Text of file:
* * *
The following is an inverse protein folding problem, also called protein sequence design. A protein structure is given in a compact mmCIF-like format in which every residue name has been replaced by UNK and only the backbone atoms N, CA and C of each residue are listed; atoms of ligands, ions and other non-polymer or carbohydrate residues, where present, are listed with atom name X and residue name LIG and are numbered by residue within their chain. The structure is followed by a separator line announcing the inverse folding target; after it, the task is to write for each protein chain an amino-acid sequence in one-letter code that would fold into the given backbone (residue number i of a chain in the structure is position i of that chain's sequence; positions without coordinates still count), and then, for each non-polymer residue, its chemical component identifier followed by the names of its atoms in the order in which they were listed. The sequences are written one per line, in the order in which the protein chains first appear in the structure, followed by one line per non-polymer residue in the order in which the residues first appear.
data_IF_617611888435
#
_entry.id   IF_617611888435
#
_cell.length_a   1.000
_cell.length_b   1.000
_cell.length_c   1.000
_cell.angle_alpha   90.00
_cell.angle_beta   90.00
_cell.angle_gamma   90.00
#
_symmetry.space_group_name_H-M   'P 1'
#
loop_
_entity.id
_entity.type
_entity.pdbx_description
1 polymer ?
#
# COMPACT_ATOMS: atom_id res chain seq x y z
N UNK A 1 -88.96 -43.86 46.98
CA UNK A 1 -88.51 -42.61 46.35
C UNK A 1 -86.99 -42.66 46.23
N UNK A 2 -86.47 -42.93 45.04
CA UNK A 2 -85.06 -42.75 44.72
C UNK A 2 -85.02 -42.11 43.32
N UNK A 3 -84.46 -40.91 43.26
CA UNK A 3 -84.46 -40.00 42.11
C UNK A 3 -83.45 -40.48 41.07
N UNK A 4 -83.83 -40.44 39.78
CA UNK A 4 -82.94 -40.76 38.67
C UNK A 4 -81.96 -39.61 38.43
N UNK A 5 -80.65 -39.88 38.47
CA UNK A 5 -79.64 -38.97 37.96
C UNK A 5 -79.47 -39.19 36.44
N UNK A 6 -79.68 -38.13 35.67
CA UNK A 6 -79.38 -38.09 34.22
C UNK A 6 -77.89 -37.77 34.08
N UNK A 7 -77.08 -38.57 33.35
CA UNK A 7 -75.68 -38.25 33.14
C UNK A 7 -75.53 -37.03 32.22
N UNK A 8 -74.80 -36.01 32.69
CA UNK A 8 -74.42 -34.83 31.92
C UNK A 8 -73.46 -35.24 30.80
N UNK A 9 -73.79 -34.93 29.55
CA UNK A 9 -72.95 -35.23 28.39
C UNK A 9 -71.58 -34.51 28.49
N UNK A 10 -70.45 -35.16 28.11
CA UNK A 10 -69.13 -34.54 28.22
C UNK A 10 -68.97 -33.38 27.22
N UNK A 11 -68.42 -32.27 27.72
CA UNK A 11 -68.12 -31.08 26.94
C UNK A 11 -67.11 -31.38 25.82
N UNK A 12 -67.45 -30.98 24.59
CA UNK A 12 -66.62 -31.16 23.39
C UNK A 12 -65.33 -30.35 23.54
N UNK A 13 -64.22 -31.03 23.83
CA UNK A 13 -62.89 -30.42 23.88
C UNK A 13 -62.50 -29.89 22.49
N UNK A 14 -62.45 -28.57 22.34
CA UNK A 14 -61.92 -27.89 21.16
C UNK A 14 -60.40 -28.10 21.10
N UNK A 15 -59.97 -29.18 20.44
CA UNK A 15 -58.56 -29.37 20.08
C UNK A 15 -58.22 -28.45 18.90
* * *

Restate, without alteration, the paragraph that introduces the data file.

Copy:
The following is an inverse protein folding problem, also called protein sequence design. A protein structure is given in a compact mmCIF-like format in which every residue name has been replaced by UNK and only the backbone atoms N, CA and C of each residue are listed; atoms of ligands, ions and other non-polymer or carbohydrate residues, where present, are listed with atom name X and residue name LIG and are numbered by residue within their chain. The structure is followed by a separator line announcing the inverse folding target; after it, the task is to write for each protein chain an amino-acid sequence in one-letter code that would fold into the given backbone (residue number i of a chain in the structure is position i of that chain's sequence; positions without coordinates still count), and then, for each non-polymer residue, its chemical component identifier followed by the names of its atoms in the order in which they were listed. The sequences are written one per line, in the order in which the protein chains first appear in the structure, followed by one line per non-polymer residue in the order in which the residues first appear.